The 2020 U.S. election had the highest voter turnout in more than a century, and according to former President Donald Trump’s own Cybersecurity and Infrastructure Security Agency, was the most secure in modern American history. But despite the success of last year’s election, amid the worst pandemic in 100 years, the Republican party is now engaged in an effort to make it more difficult for millions of Americans to vote.
Based on Donald Trump’s ‘Big Lie’ alleging massive voter fraud and election irregularities in 2020, Republican legislators in 33 states have proposed more than 165 bills to restrict voting, in what many observers assert is a blatant campaign of voter suppression that mainly targets communities of color. At the same time legislators in 37 states have introduced over 500 bills to expand voting access.
Between The Lines’ Scott Harris spoke with Sylvia Albert, director of the Voting and Elections program at Common Cause. Here, she talks about the work she and others are doing across the country to oppose the GOP-sponsored voter suppression bills and support the expansion of voter access.
SYLVIA ALBERT: It is very striking that what we’ve seen across the board by legislatures, mostly Republican legislatures, is an attempt to suppress the vote. We saw record turnout this year and it was partially due to the various ways that voters were able to access the ballot — be that early vote, vote by mail, dropboxes or in-person voting on Election Day. And that was a really successful election. And we know that it was the most secure election.
Unfortunately, what we are seeing now is really legislatures saying, “Oops, sorry, we didn’t actually want you to vote.” And that is really the only way I can interpret these laws that are being proposed — laws that would revoke no-excuse absentee voting. Laws that would require you to submit a photocopy of an ID if you tried to vote absentee. Laws that would cut early voting or ban dropbox usage. All of these proposals tell me that these legislators don’t want constituents to vote.
SCOTT HARRIS: Sylvia, most of the supporters of these voting restrictive bills rationalize it by claiming there was massive fraud at the polls echoing the same baseless charge that Trump and many Republican politicians leveled at the election in 2020 that somehow mail-in ballots permitted massive fraud and stole the election from Trump. Is this what you’re hearing from state legislatures? That these new bills are predicated on the false notion that there was massive fraud in 2020?
SYLVIA ALBERT: That is what state legislatures are publicly saying. But I believe and many of my colleagues believe that these legislatures know full well that that is false and do not in any way believe The Big Lie, but are using it to their political advantage.
SCOTT HARRIS: And generally speaking, what’s the dimension of racism that we see here? We saw the Republicans after the 2020 election target various majority communities of color in cities, trying to disqualify votes from places like Pittsburgh, Atlanta, Milwaukee and others — just a brazen attempt to disenfranchise millions of American voters, but mostly targeted on black voters living in large cities in battleground states. What can you say about these attempts at new voter suppression legislation and whether or not they’re continuing to target black voters?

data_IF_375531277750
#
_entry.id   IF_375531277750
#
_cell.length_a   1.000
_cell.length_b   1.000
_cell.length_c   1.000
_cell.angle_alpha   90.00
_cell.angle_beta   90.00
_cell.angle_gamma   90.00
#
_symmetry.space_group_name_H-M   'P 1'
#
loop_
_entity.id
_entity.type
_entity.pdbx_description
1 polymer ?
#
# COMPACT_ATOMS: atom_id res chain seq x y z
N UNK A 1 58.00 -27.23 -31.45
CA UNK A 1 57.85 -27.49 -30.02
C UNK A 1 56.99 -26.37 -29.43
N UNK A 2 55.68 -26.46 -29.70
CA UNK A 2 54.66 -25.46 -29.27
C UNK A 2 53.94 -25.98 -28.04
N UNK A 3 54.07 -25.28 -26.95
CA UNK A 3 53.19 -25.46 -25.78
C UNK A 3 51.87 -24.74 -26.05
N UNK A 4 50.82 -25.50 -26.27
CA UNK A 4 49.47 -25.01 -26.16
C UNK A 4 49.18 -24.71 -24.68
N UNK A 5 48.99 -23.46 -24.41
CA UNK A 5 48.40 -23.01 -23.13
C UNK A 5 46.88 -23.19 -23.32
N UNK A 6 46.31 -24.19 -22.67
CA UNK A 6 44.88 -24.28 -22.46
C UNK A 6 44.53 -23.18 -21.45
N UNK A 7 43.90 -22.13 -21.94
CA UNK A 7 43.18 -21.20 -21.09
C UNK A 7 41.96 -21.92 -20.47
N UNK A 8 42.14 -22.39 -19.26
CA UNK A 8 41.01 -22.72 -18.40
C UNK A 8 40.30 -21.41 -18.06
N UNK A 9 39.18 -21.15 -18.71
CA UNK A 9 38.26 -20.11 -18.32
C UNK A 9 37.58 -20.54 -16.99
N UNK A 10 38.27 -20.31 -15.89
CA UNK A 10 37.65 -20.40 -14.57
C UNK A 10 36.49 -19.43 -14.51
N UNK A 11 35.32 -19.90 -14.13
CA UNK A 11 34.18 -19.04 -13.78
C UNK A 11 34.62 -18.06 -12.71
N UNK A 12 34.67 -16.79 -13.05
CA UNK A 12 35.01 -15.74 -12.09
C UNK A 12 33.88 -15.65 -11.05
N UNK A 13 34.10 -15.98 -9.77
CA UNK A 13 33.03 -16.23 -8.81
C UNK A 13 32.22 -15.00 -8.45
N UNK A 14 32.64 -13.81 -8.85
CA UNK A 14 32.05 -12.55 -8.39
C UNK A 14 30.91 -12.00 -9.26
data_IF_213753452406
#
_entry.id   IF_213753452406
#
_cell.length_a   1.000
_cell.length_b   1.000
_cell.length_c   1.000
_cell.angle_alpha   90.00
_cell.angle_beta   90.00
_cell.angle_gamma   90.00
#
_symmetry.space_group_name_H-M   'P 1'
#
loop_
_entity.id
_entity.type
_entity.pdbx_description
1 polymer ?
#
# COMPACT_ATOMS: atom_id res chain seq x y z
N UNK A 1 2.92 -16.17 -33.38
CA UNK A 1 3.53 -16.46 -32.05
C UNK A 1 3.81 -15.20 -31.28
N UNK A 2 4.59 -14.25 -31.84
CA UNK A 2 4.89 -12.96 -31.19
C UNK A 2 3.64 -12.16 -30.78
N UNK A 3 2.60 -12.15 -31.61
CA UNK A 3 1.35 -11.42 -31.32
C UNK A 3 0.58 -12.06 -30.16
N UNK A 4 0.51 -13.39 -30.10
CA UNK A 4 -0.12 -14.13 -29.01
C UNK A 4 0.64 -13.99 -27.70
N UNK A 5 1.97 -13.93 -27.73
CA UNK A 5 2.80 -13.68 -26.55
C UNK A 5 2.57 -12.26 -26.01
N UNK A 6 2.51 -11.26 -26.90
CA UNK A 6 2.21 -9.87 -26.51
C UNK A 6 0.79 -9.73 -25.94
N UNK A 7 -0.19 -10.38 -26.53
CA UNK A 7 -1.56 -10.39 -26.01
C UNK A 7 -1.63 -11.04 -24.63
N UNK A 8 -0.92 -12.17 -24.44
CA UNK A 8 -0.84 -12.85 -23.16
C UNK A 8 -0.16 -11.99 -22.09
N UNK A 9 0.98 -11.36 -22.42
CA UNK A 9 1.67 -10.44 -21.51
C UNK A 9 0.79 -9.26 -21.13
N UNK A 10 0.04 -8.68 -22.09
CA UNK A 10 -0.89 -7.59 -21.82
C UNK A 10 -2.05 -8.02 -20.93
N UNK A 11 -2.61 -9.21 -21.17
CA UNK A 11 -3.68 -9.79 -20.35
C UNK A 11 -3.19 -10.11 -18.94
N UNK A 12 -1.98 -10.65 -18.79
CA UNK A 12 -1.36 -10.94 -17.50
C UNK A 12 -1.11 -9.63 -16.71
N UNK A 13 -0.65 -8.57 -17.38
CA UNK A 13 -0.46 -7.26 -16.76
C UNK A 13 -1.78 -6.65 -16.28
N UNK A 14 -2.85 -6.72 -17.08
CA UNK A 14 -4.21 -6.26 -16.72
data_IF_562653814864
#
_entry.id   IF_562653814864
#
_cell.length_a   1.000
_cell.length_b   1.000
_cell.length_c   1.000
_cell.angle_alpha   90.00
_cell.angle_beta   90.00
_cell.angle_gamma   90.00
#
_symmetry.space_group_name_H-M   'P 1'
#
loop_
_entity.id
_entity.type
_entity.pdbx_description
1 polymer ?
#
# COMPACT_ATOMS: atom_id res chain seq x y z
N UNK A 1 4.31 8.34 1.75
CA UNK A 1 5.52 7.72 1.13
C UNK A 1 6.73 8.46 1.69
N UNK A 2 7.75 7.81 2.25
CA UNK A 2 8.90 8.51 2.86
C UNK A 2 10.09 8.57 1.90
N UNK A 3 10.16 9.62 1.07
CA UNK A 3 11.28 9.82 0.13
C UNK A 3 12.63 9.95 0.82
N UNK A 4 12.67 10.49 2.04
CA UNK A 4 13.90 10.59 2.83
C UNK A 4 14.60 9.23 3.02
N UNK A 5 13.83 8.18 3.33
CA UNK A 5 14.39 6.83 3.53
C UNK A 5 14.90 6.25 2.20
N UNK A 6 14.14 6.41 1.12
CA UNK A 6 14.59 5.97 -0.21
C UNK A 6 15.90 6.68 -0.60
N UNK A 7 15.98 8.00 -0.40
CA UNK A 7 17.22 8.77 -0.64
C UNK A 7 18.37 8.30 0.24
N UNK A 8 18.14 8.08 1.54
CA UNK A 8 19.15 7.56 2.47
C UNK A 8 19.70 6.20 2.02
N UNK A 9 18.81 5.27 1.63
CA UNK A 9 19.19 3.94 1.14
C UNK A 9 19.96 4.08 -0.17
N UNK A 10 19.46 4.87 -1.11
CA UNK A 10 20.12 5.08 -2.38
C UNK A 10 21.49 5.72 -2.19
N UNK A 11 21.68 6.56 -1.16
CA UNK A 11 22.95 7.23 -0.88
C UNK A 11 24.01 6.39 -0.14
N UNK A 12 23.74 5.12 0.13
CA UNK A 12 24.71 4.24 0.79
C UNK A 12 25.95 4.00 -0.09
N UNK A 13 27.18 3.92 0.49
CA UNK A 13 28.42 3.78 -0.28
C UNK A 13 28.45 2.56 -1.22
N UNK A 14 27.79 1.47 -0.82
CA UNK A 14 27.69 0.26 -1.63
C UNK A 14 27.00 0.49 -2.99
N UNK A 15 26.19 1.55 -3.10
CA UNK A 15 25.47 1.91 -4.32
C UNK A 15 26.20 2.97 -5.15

SYLVIA ALBERT: I do believe they are absolutely continuing to target black voters. The Georgia legislature itself passed no-excuse absentee voting in 2005. And it’s been used over the last 15 years, but mostly not by black and brown voters. And so it’s only now after those voters have used this avenue that they are now attempting to undermine it. Also, we saw extreme turnout in black communities through early vote. We saw, you know, five-, six-hour lines on every single day of early vote. And again, legislators are trying to cut early vote. We know that Souls to the Polls is a great Get Out the Vote opportunity in the black community of moving voters from their churches together to march to a polling location. So, attempting to close down early vote on weekends again is clearly to me directed at black and brown voters.
SCOTT HARRIS: Sylvia, one of the overarching remedies to voter suppression is a piece of legislation known as the For the People Act, H.R. 1. Tell us a bit about that piece of legislation, which I believe was voted on and passed in the U.S. House, but blocked in the Senate last year. But it’s up again and what would it do to confront and push back against voter suppression tactics, state by state?
SYLVIA ALBERT: Well, what this law would do would be to make sure that every American had the same rights and the same access to the ballot. And that your access did not depend on your zip code. So whether you live in Texas, Oklahoma or California, you would be able to register to vote online and you would be able to vote absentee, if you so desired and you would be able to vote early if you so desired. So this bill would basically say to legislatures, sorry, you can’t take away these rights. They are enshrined in federal law. This is the floor.You cannot go below that. And unfortunately, what we’re seeing is that without the For the People Act and other federal legislation, there is nothing to stop state legislatures from eroding the right to vote for the constituents that they don’t want to vote.
For more information, visit Common Cause at CommonCause.org.